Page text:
A Conversation from the Pit

This column is called, Echoes from the Pit, not Conversations from the Pit, but I thought you would be enlightened by an actual email string from last week regarding Fed intervention in financial markets. This kind of conversation happens daily as Pinnacle analysts try to reach consensus on how to tactically allocate our strategies. I…

Three Ways to Evaluate Portfolio Returns

Consumers of investment management might consider three different methods to analyze investment returns. The first method is to look at absolute returns in the context of your financial plan. If the portfolio return was 7% annualized for ten years, was that return high enough for you to achieve your financial goals? What about 3% annualized…

Fixed Income 101 (or maybe 201)

The duration of a bond portfolio tells you how much the price of your bonds will change for each percentage change in interest rates. A high duration means more sensitivity or price volatility as interest rates change. Duration tells you virtually everything you want to know about the price sensitivity of U.S. government bonds, which…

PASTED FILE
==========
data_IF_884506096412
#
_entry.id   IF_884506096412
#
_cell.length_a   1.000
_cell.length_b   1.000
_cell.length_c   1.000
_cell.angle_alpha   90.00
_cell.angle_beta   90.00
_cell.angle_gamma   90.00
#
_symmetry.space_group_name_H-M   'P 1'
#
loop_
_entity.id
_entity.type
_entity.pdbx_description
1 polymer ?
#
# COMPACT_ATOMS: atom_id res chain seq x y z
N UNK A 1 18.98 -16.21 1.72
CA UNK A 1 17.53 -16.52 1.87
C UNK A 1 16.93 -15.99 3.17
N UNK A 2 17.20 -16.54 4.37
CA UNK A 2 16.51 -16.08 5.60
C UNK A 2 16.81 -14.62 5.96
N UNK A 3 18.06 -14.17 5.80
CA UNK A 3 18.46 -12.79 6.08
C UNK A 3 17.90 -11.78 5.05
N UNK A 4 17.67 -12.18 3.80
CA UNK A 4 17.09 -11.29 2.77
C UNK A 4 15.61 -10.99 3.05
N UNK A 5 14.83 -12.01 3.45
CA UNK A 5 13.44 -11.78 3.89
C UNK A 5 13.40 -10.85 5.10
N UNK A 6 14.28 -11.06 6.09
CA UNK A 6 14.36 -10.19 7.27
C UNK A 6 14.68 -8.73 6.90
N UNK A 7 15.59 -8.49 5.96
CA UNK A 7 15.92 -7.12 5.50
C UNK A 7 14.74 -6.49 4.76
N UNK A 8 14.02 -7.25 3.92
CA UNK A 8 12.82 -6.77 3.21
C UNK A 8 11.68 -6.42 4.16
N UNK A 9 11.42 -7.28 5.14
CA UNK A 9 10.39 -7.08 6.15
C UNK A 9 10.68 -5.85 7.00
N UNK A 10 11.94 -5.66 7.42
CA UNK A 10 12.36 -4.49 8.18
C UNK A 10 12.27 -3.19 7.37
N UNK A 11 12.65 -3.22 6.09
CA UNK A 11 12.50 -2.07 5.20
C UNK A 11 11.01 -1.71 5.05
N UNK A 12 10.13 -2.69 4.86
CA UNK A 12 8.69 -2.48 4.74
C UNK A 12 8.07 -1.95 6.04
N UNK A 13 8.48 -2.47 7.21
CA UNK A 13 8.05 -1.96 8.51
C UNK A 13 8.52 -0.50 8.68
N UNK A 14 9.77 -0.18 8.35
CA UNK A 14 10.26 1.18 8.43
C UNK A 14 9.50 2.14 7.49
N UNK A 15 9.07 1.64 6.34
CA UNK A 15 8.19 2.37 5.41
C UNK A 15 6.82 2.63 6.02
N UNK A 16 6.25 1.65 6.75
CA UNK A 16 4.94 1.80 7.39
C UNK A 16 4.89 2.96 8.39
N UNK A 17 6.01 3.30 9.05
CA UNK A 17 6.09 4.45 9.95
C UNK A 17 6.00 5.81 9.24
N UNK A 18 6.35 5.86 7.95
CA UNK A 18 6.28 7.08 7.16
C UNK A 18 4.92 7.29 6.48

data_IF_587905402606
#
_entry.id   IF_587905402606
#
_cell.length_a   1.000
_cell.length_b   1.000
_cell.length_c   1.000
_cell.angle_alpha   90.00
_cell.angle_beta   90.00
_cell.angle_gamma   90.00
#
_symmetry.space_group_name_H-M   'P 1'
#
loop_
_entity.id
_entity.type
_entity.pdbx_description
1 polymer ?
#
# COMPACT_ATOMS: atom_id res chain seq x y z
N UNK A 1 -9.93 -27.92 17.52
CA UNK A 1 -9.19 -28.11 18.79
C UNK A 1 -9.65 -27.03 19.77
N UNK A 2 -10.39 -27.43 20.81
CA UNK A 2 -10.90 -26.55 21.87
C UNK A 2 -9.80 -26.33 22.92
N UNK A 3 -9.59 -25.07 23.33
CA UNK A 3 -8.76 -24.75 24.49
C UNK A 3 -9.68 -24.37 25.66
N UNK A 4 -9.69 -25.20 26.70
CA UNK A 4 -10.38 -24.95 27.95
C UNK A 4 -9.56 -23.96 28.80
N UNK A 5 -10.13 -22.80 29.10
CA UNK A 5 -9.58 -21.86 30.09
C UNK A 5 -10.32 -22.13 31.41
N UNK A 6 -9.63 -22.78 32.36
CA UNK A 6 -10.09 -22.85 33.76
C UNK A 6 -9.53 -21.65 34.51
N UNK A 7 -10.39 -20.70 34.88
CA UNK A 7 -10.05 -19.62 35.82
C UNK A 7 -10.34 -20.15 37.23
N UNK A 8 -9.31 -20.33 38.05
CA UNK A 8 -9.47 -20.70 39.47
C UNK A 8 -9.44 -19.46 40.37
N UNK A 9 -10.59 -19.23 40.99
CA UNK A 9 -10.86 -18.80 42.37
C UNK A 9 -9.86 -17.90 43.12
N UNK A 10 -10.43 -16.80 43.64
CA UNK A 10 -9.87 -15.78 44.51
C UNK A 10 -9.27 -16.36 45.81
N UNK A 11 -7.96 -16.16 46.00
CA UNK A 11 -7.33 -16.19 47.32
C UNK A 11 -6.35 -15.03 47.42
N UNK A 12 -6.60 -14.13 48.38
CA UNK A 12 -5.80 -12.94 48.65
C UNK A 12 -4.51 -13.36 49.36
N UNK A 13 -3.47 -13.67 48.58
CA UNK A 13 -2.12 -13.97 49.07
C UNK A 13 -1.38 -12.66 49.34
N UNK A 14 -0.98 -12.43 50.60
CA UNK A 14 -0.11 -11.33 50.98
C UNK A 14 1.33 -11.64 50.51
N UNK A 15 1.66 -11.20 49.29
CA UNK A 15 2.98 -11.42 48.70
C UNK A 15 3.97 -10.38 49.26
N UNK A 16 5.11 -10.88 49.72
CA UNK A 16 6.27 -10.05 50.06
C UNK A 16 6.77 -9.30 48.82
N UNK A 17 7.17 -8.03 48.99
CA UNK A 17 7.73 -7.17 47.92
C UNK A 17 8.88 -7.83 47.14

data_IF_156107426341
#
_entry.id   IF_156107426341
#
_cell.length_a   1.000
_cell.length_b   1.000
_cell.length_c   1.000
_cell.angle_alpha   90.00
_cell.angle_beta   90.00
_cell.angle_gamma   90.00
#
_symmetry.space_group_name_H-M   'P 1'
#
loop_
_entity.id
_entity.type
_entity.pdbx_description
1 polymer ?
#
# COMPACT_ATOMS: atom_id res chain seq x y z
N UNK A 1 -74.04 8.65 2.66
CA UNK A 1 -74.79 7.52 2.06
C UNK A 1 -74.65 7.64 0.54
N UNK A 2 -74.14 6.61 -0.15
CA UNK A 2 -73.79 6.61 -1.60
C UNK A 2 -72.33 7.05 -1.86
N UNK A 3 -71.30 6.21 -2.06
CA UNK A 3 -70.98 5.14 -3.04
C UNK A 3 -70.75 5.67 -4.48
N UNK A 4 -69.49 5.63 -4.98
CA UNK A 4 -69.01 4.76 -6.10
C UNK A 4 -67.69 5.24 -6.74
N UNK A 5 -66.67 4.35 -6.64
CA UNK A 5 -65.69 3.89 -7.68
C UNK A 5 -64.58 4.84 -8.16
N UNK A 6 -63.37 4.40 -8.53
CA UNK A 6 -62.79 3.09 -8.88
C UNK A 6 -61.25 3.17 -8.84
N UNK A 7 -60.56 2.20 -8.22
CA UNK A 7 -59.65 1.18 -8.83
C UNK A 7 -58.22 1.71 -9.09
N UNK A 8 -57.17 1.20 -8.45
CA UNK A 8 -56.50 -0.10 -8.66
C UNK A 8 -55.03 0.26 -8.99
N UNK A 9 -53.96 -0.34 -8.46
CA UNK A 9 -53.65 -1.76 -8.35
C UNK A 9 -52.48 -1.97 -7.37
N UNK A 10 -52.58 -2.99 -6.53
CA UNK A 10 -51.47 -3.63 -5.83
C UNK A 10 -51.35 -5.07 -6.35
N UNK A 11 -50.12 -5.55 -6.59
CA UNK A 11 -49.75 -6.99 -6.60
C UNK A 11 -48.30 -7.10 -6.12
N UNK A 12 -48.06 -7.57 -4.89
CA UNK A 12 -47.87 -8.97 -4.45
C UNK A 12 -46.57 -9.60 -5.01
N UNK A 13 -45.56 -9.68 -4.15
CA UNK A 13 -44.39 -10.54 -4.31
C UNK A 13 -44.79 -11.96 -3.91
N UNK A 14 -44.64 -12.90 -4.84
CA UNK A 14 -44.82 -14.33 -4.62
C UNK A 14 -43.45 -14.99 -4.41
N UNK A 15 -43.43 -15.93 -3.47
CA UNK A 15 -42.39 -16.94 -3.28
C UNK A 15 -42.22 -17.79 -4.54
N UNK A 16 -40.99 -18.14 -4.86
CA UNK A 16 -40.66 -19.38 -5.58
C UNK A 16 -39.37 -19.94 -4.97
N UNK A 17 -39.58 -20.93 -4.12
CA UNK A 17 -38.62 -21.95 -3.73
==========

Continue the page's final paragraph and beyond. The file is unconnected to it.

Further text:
How Bulls and Bears See Fed Policy

Bearish investors look at the chart below and immediately notice that Fed intervention in the form of QE1 and QE2 (quantitative easing program 1 and 2, or perhaps more accurately, money printing programs 1 and 2) occurred after substantial market declines. QE1 is announced after the Lehman Brothers collapse in 2008 and QE2 is hinted…

Exploiting Logical Errors of Inference

In my book, Buy and Hold is Dead (Again), I discuss in some detail Woody Brock’s views on the logical justification for active portfolio management. Brock lays out three ways active managers can outperform. First, they can better forecast structural changes in the economy. Second, they can better forecast how investors will react to changes…

Managing Different Kinds of Risk

Buy and Hold investors tend to view risk as ‘tame’ rather than wild, and often believe it can’t be managed. In this view, risk (defined as volatility) can be measured by a standard bell curve or normal probability distribution, where unexpected events are highly unlikely. Also, market movements are assumed to be completely random, so…